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Meteorologist Edward Lorenz famously said that any small action — like the flap of a butterfly's wings — has the potential to change the course of history forever.
Looking back on the events of the 11th September, 2001, Kathy Comerford, 61, believes this to be true.
Kathy wasn't meant to be in the South Tower of the World Trade Center when United Airlines' flight 175 hit.
She had a doctor's appointment booked, but ever the diligent worker, the then 41-year-old Head of Events at Morgan Stanley rescheduled, in order to attend a staff meeting.
That decision ultimately landed her at the centre of the most catastrophic terror attack in Western history, and — like everybody who entered her building on that fateful day — changed her life irrevocably.
"It was one of those beautiful, end-of-summer days here in New York," Kathy tells Tyla. "There wasn't a cloud in the sky. Our whole team was in a conference room, chatting about what they would get for breakfast after the meeting, and things like that. Then, all of a sudden, the North Tower got hit".
While chaos and sheer tragedy ensued just 200 metres away from them, those inside the South Tower weren't immediately aware of the gravity of the situation.
"The noise was deafening, and our building actually shook," Kathy remembers, explaining that at first they thought an electrical transformer had blown, or a small plane had crashed as a result of a pilot error.
It was only when another worker approached and explained an airliner had hit the adjacent building that reality begun to sink in.
To this day, Kathy still doesn't know what came over her next, as she fearlessly made her descent down the emergency stairwell.
"I was determined to get out of that building because I was not not coming home to my husband and kids," she says. "So, I became very laser focused. It was like somebody else took over and I just did what I needed to do to get out of there."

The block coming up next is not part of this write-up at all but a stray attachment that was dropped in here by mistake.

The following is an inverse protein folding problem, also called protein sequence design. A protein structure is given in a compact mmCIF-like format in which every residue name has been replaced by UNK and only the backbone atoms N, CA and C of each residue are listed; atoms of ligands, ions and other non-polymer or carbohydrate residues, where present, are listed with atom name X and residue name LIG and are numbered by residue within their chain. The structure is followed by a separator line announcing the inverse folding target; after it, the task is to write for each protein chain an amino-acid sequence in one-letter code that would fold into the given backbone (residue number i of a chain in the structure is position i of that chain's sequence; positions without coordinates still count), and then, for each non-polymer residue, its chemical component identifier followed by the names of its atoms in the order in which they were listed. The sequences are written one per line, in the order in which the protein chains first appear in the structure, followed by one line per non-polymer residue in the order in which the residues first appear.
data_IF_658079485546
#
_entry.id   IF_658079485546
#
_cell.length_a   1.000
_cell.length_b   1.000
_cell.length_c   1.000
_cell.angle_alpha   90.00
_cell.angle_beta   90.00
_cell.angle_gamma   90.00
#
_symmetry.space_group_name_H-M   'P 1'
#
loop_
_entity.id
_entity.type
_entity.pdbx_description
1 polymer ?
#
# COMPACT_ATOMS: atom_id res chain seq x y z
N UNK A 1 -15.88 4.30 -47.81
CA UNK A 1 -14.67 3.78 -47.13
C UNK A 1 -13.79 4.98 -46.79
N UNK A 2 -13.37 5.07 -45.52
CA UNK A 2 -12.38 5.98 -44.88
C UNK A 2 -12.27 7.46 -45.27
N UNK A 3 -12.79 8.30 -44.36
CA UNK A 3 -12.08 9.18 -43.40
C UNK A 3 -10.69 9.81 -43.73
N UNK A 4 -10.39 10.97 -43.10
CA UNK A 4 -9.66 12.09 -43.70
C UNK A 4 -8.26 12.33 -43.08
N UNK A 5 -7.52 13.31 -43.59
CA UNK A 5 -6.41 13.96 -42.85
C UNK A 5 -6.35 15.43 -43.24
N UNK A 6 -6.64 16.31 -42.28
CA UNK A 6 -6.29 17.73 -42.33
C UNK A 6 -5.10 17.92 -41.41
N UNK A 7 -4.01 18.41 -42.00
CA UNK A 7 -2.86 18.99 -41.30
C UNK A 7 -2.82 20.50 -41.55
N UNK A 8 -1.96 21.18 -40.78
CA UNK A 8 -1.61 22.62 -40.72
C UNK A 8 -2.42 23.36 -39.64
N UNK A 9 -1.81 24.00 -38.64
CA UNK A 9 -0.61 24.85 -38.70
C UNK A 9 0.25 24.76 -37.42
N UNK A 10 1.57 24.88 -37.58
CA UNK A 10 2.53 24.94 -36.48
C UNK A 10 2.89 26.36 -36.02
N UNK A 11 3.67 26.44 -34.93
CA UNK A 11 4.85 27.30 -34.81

As she travelled downwards from the 70th floor, an announcement on the intercom told workers that they were "safe and secure" at their original stations, but luckily, they had been advised to ignore it.
Kathy reached the 44th floor when, at 9.03am, the second plane hit her building.
"The building basically bent right in half — you felt it — and then the floor was buckling and rolling, like it was going to open up and you would just kind of fall through," she recollects.
"I was standing close to the marble wall of the elevator bank, [and] on impact of the plane I was blown out of my shoes and thrown into the marble wall, and then fell to the ground.
"All the lights were exploding, the planters were exploding, jet fuel had poured into all the elevator shafts and they had imploded.
"Everybody was screaming and it was pitch black. At this point, we all knew that we were under attack. There's not two mistakes".
What happened next will stay with Kathy forever. All of a sudden the building righted itself; the emergency lighting came on and there stood the head of security, Rick Rescoria, with a megaphone in hand.
Rick had always predicted an attack by air was imminent, following a bombing of the building back in 1993, and according to Kathy he'd made it his mission to prepare everyone for this eventuality.
"People were panicking, but he yells into the [megaphone], 'today's a proud day to be an American'... and then he just started to sing, which is so not what you would expect in that type of situation," she says.